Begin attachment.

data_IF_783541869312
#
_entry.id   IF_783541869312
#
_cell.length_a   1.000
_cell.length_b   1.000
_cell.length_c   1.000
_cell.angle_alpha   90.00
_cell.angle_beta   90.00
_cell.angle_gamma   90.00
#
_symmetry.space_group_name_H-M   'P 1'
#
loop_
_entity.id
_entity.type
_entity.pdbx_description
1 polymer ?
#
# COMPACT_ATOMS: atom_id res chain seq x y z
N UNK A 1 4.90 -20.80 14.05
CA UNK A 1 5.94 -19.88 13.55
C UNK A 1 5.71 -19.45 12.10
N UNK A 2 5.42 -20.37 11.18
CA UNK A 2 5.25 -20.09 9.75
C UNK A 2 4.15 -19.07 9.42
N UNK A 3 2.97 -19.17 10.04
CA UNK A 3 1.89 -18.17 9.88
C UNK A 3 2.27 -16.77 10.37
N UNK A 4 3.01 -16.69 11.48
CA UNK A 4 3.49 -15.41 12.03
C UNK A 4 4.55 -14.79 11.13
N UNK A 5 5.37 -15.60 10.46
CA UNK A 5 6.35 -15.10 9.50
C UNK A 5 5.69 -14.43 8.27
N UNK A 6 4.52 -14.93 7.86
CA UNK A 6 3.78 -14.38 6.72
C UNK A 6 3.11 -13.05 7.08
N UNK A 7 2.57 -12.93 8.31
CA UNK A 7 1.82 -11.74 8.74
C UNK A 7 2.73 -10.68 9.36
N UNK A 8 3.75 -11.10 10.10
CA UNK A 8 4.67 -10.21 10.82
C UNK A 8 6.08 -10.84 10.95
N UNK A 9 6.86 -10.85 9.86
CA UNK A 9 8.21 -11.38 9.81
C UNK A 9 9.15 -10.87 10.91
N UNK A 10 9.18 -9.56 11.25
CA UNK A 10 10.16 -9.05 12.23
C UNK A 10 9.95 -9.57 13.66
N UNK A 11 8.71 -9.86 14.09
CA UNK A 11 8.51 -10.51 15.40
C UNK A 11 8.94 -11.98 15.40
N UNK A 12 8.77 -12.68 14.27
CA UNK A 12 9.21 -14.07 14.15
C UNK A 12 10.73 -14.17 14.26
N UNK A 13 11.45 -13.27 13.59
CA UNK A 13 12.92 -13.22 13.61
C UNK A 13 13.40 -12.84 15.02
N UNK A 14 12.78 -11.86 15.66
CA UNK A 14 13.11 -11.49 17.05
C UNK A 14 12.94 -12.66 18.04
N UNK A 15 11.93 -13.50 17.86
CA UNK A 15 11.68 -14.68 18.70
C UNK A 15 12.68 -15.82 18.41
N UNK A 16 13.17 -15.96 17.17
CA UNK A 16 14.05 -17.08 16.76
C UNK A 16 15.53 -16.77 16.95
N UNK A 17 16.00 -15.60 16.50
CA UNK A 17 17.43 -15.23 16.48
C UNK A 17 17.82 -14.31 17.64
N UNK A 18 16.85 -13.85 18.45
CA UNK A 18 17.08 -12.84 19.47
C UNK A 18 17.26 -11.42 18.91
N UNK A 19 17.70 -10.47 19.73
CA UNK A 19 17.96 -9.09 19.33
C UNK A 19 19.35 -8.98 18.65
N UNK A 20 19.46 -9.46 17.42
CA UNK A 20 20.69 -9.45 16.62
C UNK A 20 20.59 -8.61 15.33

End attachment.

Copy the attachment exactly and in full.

data_IF_783541869312
#
_entry.id   IF_783541869312
#
_cell.length_a   1.000
_cell.length_b   1.000
_cell.length_c   1.000
_cell.angle_alpha   90.00
_cell.angle_beta   90.00
_cell.angle_gamma   90.00
#
_symmetry.space_group_name_H-M   'P 1'
#
loop_
_entity.id
_entity.type
_entity.pdbx_description
1 polymer ?
#
# COMPACT_ATOMS: atom_id res chain seq x y z
N UNK A 1 4.90 -20.80 14.05
CA UNK A 1 5.94 -19.88 13.55
C UNK A 1 5.71 -19.45 12.10
N UNK A 2 5.42 -20.37 11.18
CA UNK A 2 5.25 -20.09 9.75
C UNK A 2 4.15 -19.07 9.42
N UNK A 3 2.97 -19.17 10.04
CA UNK A 3 1.89 -18.17 9.88
C UNK A 3 2.27 -16.77 10.37
N UNK A 4 3.01 -16.69 11.48
CA UNK A 4 3.49 -15.41 12.03
C UNK A 4 4.55 -14.79 11.13
N UNK A 5 5.37 -15.60 10.46
CA UNK A 5 6.35 -15.10 9.50
C UNK A 5 5.69 -14.43 8.27
N UNK A 6 4.52 -14.93 7.86
CA UNK A 6 3.78 -14.38 6.72
C UNK A 6 3.11 -13.05 7.08
N UNK A 7 2.57 -12.93 8.31
CA UNK A 7 1.82 -11.74 8.74
C UNK A 7 2.73 -10.68 9.36
N UNK A 8 3.75 -11.10 10.10
CA UNK A 8 4.67 -10.21 10.82
C UNK A 8 6.08 -10.84 10.95
N UNK A 9 6.86 -10.85 9.86
CA UNK A 9 8.21 -11.38 9.81
C UNK A 9 9.15 -10.87 10.91
N UNK A 10 9.18 -9.56 11.25
CA UNK A 10 10.16 -9.05 12.23
C UNK A 10 9.95 -9.57 13.66
N UNK A 11 8.71 -9.86 14.09
CA UNK A 11 8.51 -10.51 15.40
C UNK A 11 8.94 -11.98 15.40
N UNK A 12 8.77 -12.68 14.27
CA UNK A 12 9.21 -14.07 14.15
C UNK A 12 10.73 -14.17 14.26
N UNK A 13 11.45 -13.27 13.59
CA UNK A 13 12.92 -13.22 13.61
C UNK A 13 13.40 -12.84 15.02
N UNK A 14 12.78 -11.86 15.66
CA UNK A 14 13.11 -11.49 17.05
C UNK A 14 12.94 -12.66 18.04
N UNK A 15 11.93 -13.50 17.86
CA UNK A 15 11.68 -14.68 18.70
C UNK A 15 12.68 -15.82 18.41
N UNK A 16 13.17 -15.96 17.17
CA UNK A 16 14.05 -17.08 16.76
C UNK A 16 15.53 -16.77 16.95
N UNK A 17 16.00 -15.60 16.50
CA UNK A 17 17.43 -15.23 16.48
C UNK A 17 17.82 -14.31 17.64
N UNK A 18 16.85 -13.85 18.45
CA UNK A 18 17.08 -12.84 19.47
C UNK A 18 17.26 -11.42 18.91
N UNK A 19 17.70 -10.47 19.73
CA UNK A 19 17.96 -9.09 19.33
C UNK A 19 19.35 -8.98 18.65
N UNK A 20 19.46 -9.46 17.42
CA UNK A 20 20.69 -9.45 16.62
C UNK A 20 20.59 -8.61 15.33